Conference Paper

Liquid Rocket Engine Design for Additive Manufacturing

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Abstract

This paper discusses the processes involved in the additive manufacturing of a regenerative and film-cooled liquid rocket engine with a thrust of 10 kN using Inconel 718, while detailing validation techniques. A description of the objectives and design constraints provide the context and motivations. Computational Fluid Dynamics (CFD) models were developed and provided the expected pressure and thermal regimes under regenerative and film cooling. Additionally, Finite Element (FE) models were used to predict the capabilities of the engine structure. A description of 3D printing methods highlights the benefits and limitations of the technology, specifically the influence the design of liquid rocket engines. A pintle injector is used, printed as a separate, easily removable and replaceable component. Issues related to overhangs, surface roughness, and shrinkage; aspects related to post-print processing and the need to minimize machining are discussed. Results from the CT scans of the engine and its components are presented. The paper also outlines the series of tests that will be performed on this engine to verify its performance and provide design basis for future works This engine will be used to power the reusable flight vehicle that is under development at the Kyushu Institute of Technology in Japan. The student-led Liquid Propulsion Laboratory at the University of Southern California is responsible for the work detailed below.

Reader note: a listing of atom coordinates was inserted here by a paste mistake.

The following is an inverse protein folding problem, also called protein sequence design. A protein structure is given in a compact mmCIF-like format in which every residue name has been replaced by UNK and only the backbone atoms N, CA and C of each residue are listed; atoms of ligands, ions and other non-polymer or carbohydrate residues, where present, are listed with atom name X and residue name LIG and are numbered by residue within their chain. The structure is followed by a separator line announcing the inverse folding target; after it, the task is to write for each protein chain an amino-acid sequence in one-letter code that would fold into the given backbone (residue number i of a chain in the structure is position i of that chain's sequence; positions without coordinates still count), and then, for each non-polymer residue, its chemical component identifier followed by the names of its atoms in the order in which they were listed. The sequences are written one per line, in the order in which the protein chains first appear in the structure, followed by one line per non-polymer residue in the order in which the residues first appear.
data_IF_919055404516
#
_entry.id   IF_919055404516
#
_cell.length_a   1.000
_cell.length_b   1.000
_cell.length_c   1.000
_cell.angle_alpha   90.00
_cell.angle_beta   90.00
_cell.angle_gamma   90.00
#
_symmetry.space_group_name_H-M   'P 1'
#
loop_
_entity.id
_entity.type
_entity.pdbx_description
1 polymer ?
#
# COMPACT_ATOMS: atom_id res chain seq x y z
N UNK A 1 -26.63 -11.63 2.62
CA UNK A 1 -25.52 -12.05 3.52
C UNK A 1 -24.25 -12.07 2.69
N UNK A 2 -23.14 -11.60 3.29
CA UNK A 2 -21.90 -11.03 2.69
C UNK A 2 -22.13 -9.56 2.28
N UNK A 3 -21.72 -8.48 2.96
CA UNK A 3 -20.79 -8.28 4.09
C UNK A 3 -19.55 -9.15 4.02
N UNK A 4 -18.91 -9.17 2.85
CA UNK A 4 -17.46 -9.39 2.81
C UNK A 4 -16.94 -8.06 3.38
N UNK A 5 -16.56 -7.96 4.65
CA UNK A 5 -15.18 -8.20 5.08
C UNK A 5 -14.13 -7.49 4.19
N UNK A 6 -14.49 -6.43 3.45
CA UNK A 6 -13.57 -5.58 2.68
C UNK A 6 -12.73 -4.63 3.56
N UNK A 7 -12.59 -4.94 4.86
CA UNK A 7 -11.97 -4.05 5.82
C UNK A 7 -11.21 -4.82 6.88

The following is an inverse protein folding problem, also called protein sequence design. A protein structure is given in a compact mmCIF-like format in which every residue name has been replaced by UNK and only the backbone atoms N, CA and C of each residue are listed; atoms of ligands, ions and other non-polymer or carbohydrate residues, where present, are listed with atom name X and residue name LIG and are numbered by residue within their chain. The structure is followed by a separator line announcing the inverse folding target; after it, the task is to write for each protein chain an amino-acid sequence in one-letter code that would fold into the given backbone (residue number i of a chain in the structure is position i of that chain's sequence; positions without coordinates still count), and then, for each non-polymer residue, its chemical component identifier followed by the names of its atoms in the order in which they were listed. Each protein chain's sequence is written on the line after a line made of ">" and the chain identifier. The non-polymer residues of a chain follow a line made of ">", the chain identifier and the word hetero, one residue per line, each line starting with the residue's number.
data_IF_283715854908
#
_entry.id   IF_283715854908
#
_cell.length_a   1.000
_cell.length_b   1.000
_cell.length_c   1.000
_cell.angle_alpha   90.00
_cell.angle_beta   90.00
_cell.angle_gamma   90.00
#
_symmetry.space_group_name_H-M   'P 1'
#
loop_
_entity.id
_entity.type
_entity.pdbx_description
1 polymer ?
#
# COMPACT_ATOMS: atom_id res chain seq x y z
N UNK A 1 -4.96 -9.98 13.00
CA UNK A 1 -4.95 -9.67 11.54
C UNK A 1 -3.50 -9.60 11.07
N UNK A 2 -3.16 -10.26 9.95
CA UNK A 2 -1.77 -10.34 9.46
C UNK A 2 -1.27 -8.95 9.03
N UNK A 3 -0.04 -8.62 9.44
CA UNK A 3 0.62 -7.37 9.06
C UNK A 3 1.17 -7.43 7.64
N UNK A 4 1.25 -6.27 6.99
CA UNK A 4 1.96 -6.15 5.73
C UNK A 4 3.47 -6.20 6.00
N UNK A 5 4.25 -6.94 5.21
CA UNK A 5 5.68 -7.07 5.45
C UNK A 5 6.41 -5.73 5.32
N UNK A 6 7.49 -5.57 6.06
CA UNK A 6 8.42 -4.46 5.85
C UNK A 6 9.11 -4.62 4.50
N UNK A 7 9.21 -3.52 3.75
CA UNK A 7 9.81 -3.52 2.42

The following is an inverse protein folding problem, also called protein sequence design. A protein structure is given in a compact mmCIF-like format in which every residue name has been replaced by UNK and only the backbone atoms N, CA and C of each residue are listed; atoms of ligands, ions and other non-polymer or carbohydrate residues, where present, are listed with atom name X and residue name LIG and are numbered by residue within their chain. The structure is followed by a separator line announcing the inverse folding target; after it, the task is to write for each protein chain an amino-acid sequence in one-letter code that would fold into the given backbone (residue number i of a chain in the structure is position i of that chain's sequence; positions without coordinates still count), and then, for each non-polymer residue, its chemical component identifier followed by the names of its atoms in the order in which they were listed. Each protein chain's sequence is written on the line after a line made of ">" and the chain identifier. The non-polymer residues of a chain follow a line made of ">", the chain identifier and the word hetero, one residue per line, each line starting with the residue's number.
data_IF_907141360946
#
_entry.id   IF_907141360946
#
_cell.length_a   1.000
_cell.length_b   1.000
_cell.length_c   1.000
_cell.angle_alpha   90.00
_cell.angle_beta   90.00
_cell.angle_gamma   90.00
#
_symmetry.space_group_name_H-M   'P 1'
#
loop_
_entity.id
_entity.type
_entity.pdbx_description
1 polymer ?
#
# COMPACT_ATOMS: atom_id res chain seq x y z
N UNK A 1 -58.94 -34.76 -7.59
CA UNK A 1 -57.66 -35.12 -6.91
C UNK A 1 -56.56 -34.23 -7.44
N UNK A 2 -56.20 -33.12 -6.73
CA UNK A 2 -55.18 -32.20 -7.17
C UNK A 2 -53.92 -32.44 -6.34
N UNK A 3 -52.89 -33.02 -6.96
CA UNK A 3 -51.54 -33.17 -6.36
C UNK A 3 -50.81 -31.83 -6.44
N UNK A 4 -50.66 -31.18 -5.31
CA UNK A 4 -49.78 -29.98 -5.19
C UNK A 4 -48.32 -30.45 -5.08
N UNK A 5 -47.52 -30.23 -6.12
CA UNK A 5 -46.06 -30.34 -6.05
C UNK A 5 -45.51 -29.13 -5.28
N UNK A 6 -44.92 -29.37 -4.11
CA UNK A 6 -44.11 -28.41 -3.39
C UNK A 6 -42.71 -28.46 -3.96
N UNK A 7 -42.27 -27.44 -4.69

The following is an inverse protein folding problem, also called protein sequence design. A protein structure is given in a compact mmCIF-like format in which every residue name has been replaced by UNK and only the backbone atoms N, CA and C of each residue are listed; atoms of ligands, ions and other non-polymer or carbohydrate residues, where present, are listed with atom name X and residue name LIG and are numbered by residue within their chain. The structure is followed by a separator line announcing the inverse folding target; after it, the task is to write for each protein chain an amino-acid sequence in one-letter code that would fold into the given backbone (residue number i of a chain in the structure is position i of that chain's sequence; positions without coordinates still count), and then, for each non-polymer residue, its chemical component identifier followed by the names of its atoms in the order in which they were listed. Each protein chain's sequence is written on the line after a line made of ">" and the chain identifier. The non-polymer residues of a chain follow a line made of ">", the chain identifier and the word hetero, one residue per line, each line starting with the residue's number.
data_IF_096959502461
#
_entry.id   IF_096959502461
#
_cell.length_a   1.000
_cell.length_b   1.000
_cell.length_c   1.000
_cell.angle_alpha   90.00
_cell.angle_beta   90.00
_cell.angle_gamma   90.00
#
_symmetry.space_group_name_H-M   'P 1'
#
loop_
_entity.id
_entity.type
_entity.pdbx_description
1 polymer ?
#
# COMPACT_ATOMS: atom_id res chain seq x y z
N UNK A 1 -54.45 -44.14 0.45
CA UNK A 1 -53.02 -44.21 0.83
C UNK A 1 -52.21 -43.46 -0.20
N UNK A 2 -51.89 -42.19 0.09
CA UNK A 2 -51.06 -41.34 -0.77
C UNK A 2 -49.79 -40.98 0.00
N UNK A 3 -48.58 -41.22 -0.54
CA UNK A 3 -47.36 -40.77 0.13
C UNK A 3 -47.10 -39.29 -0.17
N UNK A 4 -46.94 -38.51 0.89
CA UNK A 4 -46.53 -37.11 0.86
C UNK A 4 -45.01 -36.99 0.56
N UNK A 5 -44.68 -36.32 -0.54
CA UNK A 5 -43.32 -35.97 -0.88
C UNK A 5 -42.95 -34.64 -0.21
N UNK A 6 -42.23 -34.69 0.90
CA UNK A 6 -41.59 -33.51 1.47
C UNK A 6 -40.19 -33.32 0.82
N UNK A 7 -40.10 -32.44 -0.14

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... Dressler [1], Mercieca [7] or Vasques [16], T M R can also be found as the inverse radialto-axial ratio, such as in Sakaki [17], Austin [18] or Fessla [19]. ...
Thesis
The pintle injector is distinguished by its unique geometry and injection characteristics, compared to the impinging or coaxial distributed-element injectors typically used on liquid bipropellant rocket engines. The pintle injector design can deliver high combustion efficiency (typically 96-99%) and enables some unique operating features, such as deep throttling and injector face shut-off. Its design simplicity makes it ideally suited for use on low cost engines [1]. The thesis work is focused on the development and validation of analytical models and software for the design of a pintle injector for a LOX-CH4 liquid rocket engine. A numerical tool has been developed to preliminary design the injector and give insights on the achievable performance of the system. It defines a layout of the injector orifices then provides the thermal analysis of the components exposed to the heat of the combustion chamber. Once defined a configuration that achieves both high performance and withstands the thermal loads, computational fluid dynamics has been employed to support the detailed design of the components, to identify weaknesses in the flow field and to optimize its topology. A technology demonstrator has been designed and manufactured, to be ready for a cold flow characterization campaign. Significantly lower development costs has been achieved optimizing the model for additive layer manufacturing, which is imposing as a major breakthrough in propulsion technology and allows to realize complex systems near net shape and with a lower number of parts.
... Fessl et al. 11 used additive manufacturing (AM) to print the liquid rocket engine they had designed. They used an EOS M290 metal printer that uses Selective Laser Sintering (SLS) to print with materials such as Inconel 718. ...
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Liquid rocket thrust chambers aspects of modeling, analysis, and design
  • M Habiballah
  • V Yang
Habiballah, M., & Yang, V. (2004). Liquid rocket thrust chambers aspects of modeling, analysis, and design. Reston, Va.: American Institute of Aeronautics and Astronautics, Inc.
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